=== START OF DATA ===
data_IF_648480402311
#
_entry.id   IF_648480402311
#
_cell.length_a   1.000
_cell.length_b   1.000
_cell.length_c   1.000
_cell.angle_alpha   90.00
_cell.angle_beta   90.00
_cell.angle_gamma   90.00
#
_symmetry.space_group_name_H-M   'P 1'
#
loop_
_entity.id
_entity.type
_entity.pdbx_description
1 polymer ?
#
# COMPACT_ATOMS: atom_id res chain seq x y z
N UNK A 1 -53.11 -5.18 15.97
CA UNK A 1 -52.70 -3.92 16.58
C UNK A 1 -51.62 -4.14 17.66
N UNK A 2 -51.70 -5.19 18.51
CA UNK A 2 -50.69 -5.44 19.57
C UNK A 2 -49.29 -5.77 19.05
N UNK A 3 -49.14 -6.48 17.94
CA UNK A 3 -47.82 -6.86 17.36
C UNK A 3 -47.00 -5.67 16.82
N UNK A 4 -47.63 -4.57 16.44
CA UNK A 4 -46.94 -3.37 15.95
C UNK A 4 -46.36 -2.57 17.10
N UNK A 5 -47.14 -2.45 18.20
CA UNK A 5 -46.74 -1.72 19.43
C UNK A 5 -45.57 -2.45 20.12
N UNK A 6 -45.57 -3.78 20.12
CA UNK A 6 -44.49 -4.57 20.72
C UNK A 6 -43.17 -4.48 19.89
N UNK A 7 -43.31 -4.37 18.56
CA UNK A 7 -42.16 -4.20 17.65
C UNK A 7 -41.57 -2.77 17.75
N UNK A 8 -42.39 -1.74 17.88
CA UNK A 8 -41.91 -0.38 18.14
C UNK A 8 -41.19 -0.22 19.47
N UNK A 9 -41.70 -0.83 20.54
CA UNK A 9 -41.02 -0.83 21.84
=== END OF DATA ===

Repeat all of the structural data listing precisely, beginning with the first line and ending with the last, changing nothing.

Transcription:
data_IF_648480402311
#
_entry.id   IF_648480402311
#
_cell.length_a   1.000
_cell.length_b   1.000
_cell.length_c   1.000
_cell.angle_alpha   90.00
_cell.angle_beta   90.00
_cell.angle_gamma   90.00
#
_symmetry.space_group_name_H-M   'P 1'
#
loop_
_entity.id
_entity.type
_entity.pdbx_description
1 polymer ?
#
# COMPACT_ATOMS: atom_id res chain seq x y z
N UNK A 1 -53.11 -5.18 15.97
CA UNK A 1 -52.70 -3.92 16.58
C UNK A 1 -51.62 -4.14 17.66
N UNK A 2 -51.70 -5.19 18.51
CA UNK A 2 -50.69 -5.44 19.57
C UNK A 2 -49.29 -5.77 19.05
N UNK A 3 -49.14 -6.48 17.94
CA UNK A 3 -47.82 -6.86 17.36
C UNK A 3 -47.00 -5.67 16.82
N UNK A 4 -47.63 -4.57 16.44
CA UNK A 4 -46.94 -3.37 15.95
C UNK A 4 -46.36 -2.57 17.10
N UNK A 5 -47.14 -2.45 18.20
CA UNK A 5 -46.74 -1.72 19.43
C UNK A 5 -45.57 -2.45 20.12
N UNK A 6 -45.57 -3.78 20.12
CA UNK A 6 -44.49 -4.57 20.72
C UNK A 6 -43.17 -4.48 19.89
N UNK A 7 -43.31 -4.37 18.56
CA UNK A 7 -42.16 -4.20 17.65
C UNK A 7 -41.57 -2.77 17.75
N UNK A 8 -42.39 -1.74 17.88
CA UNK A 8 -41.91 -0.38 18.14
C UNK A 8 -41.19 -0.22 19.47
N UNK A 9 -41.70 -0.83 20.54
CA UNK A 9 -41.02 -0.83 21.84